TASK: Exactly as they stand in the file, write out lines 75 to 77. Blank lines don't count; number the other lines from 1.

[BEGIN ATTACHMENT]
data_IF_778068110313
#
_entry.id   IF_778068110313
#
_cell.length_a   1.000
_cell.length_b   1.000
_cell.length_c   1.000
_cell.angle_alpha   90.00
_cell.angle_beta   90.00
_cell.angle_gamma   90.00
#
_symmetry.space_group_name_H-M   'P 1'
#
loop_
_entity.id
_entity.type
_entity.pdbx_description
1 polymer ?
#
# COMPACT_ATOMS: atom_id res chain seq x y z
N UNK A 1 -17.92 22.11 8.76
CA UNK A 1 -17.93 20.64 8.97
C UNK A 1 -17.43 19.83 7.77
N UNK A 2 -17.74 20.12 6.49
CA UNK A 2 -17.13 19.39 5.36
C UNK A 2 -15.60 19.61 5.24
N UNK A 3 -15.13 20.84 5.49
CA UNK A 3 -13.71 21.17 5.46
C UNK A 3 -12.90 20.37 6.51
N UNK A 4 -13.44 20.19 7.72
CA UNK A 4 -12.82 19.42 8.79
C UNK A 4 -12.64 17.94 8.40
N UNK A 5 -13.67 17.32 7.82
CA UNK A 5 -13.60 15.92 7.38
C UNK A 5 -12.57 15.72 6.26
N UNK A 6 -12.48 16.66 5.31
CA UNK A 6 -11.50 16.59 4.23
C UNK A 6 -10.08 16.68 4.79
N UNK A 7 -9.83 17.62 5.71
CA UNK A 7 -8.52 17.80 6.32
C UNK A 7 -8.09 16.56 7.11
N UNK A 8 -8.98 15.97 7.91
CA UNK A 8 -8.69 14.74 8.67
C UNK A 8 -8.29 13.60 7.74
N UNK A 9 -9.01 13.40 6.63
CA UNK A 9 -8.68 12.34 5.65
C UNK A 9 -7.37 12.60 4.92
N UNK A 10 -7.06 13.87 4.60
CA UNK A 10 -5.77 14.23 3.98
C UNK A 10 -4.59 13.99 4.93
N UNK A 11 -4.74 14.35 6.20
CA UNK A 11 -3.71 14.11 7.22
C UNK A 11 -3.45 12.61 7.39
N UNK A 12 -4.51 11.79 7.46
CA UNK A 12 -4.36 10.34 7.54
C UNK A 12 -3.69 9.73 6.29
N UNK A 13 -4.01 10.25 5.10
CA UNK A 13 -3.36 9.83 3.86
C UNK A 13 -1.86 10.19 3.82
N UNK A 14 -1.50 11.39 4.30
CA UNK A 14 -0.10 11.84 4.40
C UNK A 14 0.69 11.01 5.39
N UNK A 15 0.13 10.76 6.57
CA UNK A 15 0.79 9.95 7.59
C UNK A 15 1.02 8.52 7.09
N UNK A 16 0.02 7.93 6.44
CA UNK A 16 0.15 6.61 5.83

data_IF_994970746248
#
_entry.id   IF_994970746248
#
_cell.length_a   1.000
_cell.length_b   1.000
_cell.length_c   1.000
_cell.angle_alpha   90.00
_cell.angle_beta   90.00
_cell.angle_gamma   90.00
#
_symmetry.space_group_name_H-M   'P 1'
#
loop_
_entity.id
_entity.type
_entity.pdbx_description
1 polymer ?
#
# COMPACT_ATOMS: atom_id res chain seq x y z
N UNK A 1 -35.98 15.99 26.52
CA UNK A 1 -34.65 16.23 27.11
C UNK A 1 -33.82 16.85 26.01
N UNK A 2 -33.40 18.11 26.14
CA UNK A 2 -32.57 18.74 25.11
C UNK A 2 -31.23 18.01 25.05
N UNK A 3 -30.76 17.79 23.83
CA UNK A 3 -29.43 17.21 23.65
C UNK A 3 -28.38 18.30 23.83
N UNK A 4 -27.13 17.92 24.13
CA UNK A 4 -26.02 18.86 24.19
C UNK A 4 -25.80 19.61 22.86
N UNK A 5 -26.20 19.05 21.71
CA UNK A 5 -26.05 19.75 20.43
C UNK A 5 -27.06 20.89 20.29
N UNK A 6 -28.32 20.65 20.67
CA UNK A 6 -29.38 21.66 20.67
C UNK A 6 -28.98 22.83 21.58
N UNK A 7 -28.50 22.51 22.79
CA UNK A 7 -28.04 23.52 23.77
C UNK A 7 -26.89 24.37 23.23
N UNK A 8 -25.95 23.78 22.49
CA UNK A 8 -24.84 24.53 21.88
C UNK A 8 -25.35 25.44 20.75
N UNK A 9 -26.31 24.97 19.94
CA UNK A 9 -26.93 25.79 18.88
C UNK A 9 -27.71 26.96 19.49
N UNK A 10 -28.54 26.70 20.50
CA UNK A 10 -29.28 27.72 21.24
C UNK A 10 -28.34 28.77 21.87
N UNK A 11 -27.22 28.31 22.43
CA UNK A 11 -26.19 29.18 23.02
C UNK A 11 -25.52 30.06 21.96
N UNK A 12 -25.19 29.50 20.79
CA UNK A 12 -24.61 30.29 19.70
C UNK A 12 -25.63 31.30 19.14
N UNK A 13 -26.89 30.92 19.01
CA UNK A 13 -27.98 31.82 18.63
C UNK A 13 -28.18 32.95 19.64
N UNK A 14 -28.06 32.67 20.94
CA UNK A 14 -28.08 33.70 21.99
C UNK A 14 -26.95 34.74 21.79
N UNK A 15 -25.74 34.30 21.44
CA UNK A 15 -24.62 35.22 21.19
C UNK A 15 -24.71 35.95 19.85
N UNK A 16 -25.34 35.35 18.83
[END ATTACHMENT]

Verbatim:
_cell.angle_alpha   90.00
_cell.angle_beta   90.00
_cell.angle_gamma   90.00